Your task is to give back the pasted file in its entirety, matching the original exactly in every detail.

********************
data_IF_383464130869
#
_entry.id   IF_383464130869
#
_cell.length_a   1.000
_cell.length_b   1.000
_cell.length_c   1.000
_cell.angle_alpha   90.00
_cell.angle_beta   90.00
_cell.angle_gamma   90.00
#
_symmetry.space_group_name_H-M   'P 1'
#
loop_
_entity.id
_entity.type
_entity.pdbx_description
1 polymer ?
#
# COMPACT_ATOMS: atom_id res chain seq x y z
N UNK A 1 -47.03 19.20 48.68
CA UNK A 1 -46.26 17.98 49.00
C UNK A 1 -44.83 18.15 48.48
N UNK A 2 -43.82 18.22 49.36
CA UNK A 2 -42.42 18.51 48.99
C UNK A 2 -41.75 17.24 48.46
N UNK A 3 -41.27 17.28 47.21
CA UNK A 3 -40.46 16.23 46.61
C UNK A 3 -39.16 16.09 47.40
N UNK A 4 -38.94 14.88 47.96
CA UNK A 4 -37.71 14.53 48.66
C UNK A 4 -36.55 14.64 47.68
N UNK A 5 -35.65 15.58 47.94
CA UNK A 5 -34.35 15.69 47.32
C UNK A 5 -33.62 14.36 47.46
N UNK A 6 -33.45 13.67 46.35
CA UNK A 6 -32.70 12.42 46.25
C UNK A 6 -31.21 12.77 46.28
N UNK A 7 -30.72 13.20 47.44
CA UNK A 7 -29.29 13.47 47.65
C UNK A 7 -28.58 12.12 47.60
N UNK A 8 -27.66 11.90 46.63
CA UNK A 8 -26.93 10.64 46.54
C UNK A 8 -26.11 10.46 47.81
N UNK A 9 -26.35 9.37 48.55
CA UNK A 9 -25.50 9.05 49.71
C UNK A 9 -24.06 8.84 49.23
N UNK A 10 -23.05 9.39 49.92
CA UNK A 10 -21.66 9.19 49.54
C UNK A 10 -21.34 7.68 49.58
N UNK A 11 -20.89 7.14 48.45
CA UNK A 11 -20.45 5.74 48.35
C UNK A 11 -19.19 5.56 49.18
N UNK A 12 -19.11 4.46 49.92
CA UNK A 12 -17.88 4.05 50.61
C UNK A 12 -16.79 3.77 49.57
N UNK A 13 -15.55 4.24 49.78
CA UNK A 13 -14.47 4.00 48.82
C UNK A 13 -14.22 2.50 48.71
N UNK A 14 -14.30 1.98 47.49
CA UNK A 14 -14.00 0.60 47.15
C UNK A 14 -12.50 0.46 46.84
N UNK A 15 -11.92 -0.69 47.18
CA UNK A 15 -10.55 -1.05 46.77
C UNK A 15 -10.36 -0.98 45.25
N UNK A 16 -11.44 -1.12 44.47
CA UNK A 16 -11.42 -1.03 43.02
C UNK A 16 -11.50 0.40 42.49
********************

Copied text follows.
data_IF_383464130869
#
_entry.id   IF_383464130869
#
_cell.length_a   1.000
_cell.length_b   1.000
_cell.length_c   1.000
_cell.angle_alpha   90.00
_cell.angle_beta   90.00
_cell.angle_gamma   90.00
#
_symmetry.space_group_name_H-M   'P 1'
#
loop_
_entity.id
_entity.type
_entity.pdbx_description
1 polymer ?
#
# COMPACT_ATOMS: atom_id res chain seq x y z
N UNK A 1 -47.03 19.20 48.68
CA UNK A 1 -46.26 17.98 49.00
C UNK A 1 -44.83 18.15 48.48
N UNK A 2 -43.82 18.22 49.36
CA UNK A 2 -42.42 18.51 48.99
C UNK A 2 -41.75 17.24 48.46
N UNK A 3 -41.27 17.28 47.21
CA UNK A 3 -40.46 16.23 46.61
C UNK A 3 -39.16 16.09 47.40
N UNK A 4 -38.94 14.88 47.96
CA UNK A 4 -37.71 14.53 48.66
C UNK A 4 -36.55 14.64 47.68
N UNK A 5 -35.65 15.58 47.94
CA UNK A 5 -34.35 15.69 47.32
C UNK A 5 -33.62 14.36 47.46
N UNK A 6 -33.45 13.67 46.35
CA UNK A 6 -32.70 12.42 46.25
C UNK A 6 -31.21 12.77 46.28
N UNK A 7 -30.72 13.20 47.44
CA UNK A 7 -29.29 13.47 47.65
C UNK A 7 -28.58 12.12 47.60
N UNK A 8 -27.66 11.90 46.63
CA UNK A 8 -26.93 10.64 46.54
C UNK A 8 -26.11 10.46 47.81
N UNK A 9 -26.35 9.37 48.55
CA UNK A 9 -25.50 9.05 49.71
C UNK A 9 -24.06 8.84 49.23
N UNK A 10 -23.05 9.39 49.92
CA UNK A 10 -21.66 9.19 49.54
C UNK A 10 -21.34 7.68 49.58
N UNK A 11 -20.89 7.14 48.45
CA UNK A 11 -20.45 5.74 48.35
C UNK A 11 -19.19 5.56 49.18
N UNK A 12 -19.11 4.46 49.92
CA UNK A 12 -17.88 4.05 50.61
C UNK A 12 -16.79 3.77 49.57
N UNK A 13 -15.55 4.24 49.78
CA UNK A 13 -14.47 4.00 48.82
C UNK A 13 -14.22 2.50 48.71
N UNK A 14 -14.30 1.98 47.49
CA UNK A 14 -14.00 0.60 47.15
C UNK A 14 -12.50 0.46 46.84
N UNK A 15 -11.92 -0.69 47.18
CA UNK A 15 -10.55 -1.05 46.77
C UNK A 15 -10.36 -0.98 45.25
N UNK A 16 -11.44 -1.12 44.47
CA UNK A 16 -11.42 -1.03 43.02
C UNK A 16 -11.50 0.40 42.49